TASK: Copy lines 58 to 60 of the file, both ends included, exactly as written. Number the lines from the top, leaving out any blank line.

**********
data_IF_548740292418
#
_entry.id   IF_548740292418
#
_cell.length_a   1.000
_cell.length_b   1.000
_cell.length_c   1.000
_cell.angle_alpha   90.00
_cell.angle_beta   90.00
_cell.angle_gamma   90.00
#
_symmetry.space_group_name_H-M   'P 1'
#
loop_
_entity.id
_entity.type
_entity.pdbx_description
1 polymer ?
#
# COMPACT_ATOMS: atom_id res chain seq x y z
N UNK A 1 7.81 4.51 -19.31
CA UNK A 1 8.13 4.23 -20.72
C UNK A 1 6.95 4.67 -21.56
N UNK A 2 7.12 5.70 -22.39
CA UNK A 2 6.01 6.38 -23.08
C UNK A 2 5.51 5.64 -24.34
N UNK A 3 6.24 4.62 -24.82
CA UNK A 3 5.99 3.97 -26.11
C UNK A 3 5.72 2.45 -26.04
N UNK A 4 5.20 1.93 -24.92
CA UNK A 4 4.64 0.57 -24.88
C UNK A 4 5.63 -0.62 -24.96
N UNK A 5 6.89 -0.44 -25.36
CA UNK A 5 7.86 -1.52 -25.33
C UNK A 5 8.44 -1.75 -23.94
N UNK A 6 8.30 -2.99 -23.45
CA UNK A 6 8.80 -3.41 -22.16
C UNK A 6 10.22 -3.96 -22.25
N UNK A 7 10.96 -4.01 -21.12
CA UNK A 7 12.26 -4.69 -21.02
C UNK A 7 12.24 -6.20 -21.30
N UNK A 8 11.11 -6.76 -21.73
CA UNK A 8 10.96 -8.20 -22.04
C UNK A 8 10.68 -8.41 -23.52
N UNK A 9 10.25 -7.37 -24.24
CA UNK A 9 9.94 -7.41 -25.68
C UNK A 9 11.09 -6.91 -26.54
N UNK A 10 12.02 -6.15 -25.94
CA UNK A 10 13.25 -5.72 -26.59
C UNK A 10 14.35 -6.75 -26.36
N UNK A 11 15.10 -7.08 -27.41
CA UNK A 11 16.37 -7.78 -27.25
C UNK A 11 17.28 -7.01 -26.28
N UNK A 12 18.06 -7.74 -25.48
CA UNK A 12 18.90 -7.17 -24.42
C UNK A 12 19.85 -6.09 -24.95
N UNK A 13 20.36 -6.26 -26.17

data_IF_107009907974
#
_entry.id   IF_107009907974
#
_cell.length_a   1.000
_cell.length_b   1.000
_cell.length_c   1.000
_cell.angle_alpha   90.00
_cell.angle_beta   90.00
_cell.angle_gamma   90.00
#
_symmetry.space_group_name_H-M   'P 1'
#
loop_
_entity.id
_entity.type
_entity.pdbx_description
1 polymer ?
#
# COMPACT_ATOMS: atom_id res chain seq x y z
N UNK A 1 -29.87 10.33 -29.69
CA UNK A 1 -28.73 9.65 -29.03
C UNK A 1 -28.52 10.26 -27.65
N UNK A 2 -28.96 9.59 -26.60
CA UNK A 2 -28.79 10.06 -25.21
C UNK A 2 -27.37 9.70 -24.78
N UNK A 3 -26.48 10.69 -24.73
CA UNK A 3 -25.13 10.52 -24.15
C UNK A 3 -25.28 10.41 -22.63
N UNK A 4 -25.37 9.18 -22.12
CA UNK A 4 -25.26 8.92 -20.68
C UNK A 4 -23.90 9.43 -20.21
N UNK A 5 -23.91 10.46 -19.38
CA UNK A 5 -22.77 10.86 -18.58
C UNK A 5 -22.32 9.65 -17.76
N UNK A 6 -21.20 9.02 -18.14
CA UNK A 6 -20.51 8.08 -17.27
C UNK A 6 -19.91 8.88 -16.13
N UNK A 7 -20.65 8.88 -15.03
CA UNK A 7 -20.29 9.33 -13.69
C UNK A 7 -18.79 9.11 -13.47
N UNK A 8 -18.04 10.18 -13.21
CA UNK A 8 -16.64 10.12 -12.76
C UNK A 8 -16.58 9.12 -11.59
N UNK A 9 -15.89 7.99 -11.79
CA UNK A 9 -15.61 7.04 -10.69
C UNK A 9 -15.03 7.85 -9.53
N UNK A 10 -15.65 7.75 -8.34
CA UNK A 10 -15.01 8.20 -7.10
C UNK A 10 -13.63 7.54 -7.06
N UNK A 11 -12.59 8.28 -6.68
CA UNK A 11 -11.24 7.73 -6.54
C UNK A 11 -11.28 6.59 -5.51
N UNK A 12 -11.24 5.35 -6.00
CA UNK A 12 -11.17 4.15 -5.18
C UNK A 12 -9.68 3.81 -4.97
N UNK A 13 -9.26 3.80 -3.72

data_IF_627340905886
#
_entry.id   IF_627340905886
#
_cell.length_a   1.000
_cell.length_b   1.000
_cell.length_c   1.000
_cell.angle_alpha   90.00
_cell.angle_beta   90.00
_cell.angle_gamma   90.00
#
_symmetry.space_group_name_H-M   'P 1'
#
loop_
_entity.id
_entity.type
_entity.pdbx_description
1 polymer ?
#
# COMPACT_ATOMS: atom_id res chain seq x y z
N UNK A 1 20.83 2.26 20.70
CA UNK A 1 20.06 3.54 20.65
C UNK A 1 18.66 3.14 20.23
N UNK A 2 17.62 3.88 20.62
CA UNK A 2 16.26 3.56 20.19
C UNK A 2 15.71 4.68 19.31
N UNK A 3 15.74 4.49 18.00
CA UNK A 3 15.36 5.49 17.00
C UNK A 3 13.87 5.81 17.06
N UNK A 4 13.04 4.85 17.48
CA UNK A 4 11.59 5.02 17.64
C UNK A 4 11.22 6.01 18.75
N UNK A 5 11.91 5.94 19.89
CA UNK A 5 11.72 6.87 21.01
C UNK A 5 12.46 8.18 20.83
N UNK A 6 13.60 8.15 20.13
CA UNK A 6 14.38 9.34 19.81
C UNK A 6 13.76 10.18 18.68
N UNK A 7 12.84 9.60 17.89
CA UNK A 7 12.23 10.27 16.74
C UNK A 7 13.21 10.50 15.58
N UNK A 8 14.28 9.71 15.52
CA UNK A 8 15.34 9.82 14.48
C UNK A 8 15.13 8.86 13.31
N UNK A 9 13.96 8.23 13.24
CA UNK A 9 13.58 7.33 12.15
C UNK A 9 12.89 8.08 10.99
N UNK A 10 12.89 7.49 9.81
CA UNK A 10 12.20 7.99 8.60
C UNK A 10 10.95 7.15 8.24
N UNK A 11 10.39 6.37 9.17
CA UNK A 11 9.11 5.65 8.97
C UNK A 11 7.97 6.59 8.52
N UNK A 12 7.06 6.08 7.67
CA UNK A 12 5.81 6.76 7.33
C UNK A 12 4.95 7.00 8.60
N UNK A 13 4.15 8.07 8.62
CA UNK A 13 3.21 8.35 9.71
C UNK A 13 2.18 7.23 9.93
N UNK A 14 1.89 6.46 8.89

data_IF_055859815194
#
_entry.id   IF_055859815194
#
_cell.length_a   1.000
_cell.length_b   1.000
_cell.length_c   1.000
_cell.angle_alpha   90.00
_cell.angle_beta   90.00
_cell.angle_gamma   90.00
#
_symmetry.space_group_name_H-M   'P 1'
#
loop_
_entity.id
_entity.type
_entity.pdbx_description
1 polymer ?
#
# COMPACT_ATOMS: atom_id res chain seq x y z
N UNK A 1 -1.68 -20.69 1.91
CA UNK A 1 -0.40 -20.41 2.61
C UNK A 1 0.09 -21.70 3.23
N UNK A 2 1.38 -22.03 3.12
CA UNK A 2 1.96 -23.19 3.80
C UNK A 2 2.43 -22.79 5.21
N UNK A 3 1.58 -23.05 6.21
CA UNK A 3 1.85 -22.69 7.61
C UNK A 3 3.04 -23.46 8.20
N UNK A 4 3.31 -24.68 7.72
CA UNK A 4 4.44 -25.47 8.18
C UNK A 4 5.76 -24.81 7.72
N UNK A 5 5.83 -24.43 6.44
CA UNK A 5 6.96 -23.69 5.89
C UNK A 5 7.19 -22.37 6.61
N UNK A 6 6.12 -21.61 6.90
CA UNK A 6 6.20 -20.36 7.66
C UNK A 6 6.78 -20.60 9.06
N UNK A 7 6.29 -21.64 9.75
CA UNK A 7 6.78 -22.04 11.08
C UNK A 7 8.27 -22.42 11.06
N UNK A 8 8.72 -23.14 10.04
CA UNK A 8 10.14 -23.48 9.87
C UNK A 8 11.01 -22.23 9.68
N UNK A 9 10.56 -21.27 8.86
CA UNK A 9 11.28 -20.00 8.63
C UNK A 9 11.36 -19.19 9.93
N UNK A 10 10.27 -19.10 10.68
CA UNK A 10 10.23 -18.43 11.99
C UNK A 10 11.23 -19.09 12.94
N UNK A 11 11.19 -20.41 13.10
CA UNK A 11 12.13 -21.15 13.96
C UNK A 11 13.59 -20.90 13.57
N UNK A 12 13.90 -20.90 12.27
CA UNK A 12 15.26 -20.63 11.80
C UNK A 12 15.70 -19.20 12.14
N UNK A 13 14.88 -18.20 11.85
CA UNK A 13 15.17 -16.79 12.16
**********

data_IF_107009907974
#
_entry.id   IF_107009907974